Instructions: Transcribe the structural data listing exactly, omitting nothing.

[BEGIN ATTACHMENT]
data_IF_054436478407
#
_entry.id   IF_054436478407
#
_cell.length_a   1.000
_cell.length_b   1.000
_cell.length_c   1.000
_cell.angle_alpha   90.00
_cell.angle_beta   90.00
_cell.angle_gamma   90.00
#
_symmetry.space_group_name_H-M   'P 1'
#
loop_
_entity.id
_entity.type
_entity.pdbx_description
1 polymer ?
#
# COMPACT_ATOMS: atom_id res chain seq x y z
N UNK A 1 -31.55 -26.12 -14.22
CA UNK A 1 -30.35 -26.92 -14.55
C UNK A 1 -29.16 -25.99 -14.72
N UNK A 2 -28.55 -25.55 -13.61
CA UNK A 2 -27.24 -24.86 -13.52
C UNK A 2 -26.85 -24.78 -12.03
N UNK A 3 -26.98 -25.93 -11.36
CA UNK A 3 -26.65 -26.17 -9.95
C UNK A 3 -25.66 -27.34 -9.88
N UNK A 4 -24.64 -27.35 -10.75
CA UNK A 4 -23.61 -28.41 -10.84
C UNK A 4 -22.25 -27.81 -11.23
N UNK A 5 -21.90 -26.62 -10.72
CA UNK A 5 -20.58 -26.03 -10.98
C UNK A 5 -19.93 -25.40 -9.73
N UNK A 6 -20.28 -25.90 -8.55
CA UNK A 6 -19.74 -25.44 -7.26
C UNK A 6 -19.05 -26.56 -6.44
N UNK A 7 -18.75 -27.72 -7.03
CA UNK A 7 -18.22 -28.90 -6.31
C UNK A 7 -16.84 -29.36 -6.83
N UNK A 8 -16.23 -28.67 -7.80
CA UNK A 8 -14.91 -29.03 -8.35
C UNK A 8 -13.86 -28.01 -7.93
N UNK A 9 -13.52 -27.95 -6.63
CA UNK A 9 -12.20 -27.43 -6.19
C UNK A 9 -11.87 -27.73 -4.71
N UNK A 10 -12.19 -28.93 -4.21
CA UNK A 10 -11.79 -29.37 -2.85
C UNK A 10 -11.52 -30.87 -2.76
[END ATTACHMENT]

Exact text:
data_IF_054436478407
#
_entry.id   IF_054436478407
#
_cell.length_a   1.000
_cell.length_b   1.000
_cell.length_c   1.000
_cell.angle_alpha   90.00
_cell.angle_beta   90.00
_cell.angle_gamma   90.00
#
_symmetry.space_group_name_H-M   'P 1'
#
loop_
_entity.id
_entity.type
_entity.pdbx_description
1 polymer ?
#
# COMPACT_ATOMS: atom_id res chain seq x y z
N UNK A 1 -31.55 -26.12 -14.22
CA UNK A 1 -30.35 -26.92 -14.55
C UNK A 1 -29.16 -25.99 -14.72
N UNK A 2 -28.55 -25.55 -13.61
CA UNK A 2 -27.24 -24.86 -13.52
C UNK A 2 -26.85 -24.78 -12.03
N UNK A 3 -26.98 -25.93 -11.36
CA UNK A 3 -26.65 -26.17 -9.95
C UNK A 3 -25.66 -27.34 -9.88
N UNK A 4 -24.64 -27.35 -10.75
CA UNK A 4 -23.61 -28.41 -10.84
C UNK A 4 -22.25 -27.81 -11.23
N UNK A 5 -21.90 -26.62 -10.72
CA UNK A 5 -20.58 -26.03 -10.98
C UNK A 5 -19.93 -25.40 -9.73
N UNK A 6 -20.28 -25.90 -8.55
CA UNK A 6 -19.74 -25.44 -7.26
C UNK A 6 -19.05 -26.56 -6.44
N UNK A 7 -18.75 -27.72 -7.03
CA UNK A 7 -18.22 -28.90 -6.31
C UNK A 7 -16.84 -29.36 -6.83
N UNK A 8 -16.23 -28.67 -7.80
CA UNK A 8 -14.91 -29.03 -8.35
C UNK A 8 -13.86 -28.01 -7.93
N UNK A 9 -13.52 -27.95 -6.63
CA UNK A 9 -12.20 -27.43 -6.19
C UNK A 9 -11.87 -27.73 -4.71
N UNK A 10 -12.19 -28.93 -4.21
CA UNK A 10 -11.79 -29.37 -2.85
C UNK A 10 -11.52 -30.87 -2.76